Chakma students protest discrimination by Mizoram govt
Four Chakma students lost admission to medical colleges after a student group demanded that ethnic Mizos receive preferential treatment.india Updated: Aug 07, 2017 16:30 IST
During a protest held at Delhi’s Jantar Mantar on Monday, the All India Chakma Students’ Union (AICSU) urged Mizoram chief minister Lal Thanhawla to end “oppression and racial discrimination” against indigenous Chakma minorities in the state.
Thanawla’s office declined to comment.
The allegations stem from July 19, when Darshan Chakma, Nibir Chakma, Mini Chakma and Nibhir Tongchangya were all selected to pursue bachelors’ degrees in medicine and surgery in Indian colleges. Just a day later, the state government invalidated the local counselling session they had attended. Since counselling is necessary for admittance, the students were effectively denied the seats they’d been promised.
They didn’t break any laws or college rules; there was nothing wrong with their applications or test scores. Instead, the only apparent reason their admissions were revoked was a simple, clear, and seemingly irrelevant fact: all the students were ethnically Chakma.
Last month, the Mizo Zirlai Pawl (Mizo Students’ Association, or MZP) demanded that medical seats be allotted to Mizo students only and threatened to launch an indefinite, statewide bandh. Their protests caused the state government to intervene.
“The Mizoram government must encourage merit, not communalism,” said Dilip Kanti Chakma, the president of the AICSU.
The four Chakma students had secured ranks of four, nine, 17 and 23 among Mizoram students who took the NEET, high enough to grant them admission under the centre’s quota for scheduled tribes from Mizoram. Both ethnic Mizos and Chakmas are considred scheduled tribes. Mizos are the majority group in the state.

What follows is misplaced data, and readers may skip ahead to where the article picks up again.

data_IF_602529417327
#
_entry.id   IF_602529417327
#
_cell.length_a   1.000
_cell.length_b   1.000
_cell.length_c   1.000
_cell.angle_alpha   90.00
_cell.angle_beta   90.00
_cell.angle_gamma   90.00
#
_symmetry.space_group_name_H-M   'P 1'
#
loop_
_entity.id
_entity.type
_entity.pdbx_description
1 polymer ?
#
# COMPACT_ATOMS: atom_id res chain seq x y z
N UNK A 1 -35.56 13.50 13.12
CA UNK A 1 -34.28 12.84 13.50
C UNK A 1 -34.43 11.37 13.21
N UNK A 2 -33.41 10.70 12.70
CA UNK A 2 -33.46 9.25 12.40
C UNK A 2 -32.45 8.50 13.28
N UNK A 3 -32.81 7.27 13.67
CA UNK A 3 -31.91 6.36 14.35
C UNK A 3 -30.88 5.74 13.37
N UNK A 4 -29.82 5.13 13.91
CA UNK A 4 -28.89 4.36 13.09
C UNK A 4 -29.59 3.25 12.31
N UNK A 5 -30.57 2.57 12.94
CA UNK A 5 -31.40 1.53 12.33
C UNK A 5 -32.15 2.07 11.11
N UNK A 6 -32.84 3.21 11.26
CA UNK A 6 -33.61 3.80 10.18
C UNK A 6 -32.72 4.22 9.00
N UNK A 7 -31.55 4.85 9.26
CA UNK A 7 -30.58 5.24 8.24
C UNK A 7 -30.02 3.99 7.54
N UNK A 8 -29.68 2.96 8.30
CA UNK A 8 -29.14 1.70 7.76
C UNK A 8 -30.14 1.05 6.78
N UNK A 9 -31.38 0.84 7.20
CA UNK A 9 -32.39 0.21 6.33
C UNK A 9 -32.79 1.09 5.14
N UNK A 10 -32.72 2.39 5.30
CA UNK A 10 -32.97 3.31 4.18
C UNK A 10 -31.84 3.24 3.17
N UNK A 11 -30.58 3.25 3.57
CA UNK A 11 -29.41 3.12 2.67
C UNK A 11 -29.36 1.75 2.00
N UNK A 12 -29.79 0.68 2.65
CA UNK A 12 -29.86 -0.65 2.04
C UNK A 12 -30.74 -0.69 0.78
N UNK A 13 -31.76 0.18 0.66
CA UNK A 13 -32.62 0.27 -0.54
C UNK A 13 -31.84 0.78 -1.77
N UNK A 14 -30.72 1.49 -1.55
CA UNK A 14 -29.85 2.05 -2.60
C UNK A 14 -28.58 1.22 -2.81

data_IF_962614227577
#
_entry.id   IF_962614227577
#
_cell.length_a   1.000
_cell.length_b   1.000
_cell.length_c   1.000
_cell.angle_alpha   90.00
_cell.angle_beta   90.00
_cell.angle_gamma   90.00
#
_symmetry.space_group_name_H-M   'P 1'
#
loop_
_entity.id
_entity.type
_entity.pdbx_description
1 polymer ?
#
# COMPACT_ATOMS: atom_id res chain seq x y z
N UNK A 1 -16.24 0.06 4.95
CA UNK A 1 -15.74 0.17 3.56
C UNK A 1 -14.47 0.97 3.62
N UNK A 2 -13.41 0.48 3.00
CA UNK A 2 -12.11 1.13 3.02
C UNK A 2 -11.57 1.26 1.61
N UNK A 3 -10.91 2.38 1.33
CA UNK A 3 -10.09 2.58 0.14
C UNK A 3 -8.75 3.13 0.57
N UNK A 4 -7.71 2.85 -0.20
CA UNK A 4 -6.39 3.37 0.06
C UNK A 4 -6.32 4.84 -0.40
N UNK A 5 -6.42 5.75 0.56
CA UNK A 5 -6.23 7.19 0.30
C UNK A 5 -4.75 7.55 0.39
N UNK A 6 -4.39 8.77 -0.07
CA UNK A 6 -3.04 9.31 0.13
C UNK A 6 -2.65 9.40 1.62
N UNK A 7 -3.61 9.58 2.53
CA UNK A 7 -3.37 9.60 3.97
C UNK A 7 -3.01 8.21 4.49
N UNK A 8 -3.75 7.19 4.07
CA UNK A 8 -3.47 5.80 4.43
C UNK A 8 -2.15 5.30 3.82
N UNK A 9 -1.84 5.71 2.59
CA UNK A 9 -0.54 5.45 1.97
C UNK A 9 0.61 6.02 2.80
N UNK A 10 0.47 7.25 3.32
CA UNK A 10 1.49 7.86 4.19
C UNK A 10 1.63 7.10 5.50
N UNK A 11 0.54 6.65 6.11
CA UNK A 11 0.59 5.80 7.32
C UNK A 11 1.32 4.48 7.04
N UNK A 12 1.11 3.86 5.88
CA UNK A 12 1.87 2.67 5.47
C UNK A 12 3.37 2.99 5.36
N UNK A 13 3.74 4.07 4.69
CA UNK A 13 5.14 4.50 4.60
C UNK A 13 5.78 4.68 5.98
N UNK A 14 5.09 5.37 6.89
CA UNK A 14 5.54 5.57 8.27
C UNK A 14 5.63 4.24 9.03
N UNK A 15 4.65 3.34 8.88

Based on their rankings, Darshan Chakma was allotted a seat in Guwahati Medical College, Nibir Chakma in Jodhpur’s Dr SN Medical College, Mini Chakma in Burdwan Medical College, and Nibhir Tongchangya in Raipur’s JLNM Medical College.
On July 19, they were called for counselling to the office of the higher and technical education department in the state capital, Aizawl. Members of the MZP members prevented the Chakma students from entering the counselling venue.
The next day, the police escorted the Chakma students and their parents or guardians into the counselling venue amid continuing protests by the MZP. When the agitating students tried to break into the venue, the police fired tear gas and charged at them with canes.
The counselling process, which includes the verification of documents and the payment of fees, was completed on the 20th. The MZP responded by calling an indefinite bandh to start on July 21.
State government officials negotiated with the MZP the evening of the 20th. The Mizo students called off the shutdown after the government “agreed that no Chakma students would be admitted in medical colleges under Mizoram quota”, according to the AICSU.
The conflict about student reservations for Chakmas in Mizoram goes back at least to 2014, when the MZP protested outside the hgher education office in Aizawl saying that the Chakmas, who migrated from Bangladesh in the mid-20th century, are not “indigenous people of Mizoram” and should not get the same treatment as Mizos. In response, the state’s higher and technical education department gave preference in college placements to “Zo-ethnic people who are native inhabitants”.
In June 2015, the Gauhati High Court stayed the new rules in a case brought about by the Mizoram Chakma Students’ Union.
The issue of the denial of seats to the four qualified Chakma students was raised in the Rajya Sabha last month. The Bharatiya Janata Party’s Basawaraj Patil sought the central government’s intervention.
He also raised the issue of 17 Chakma students who left an outlet of Jawahar Navodaya Vidyalaya in Mizoram’s Kolasib district after allegedly being harassed and intimidated by Mizo locals.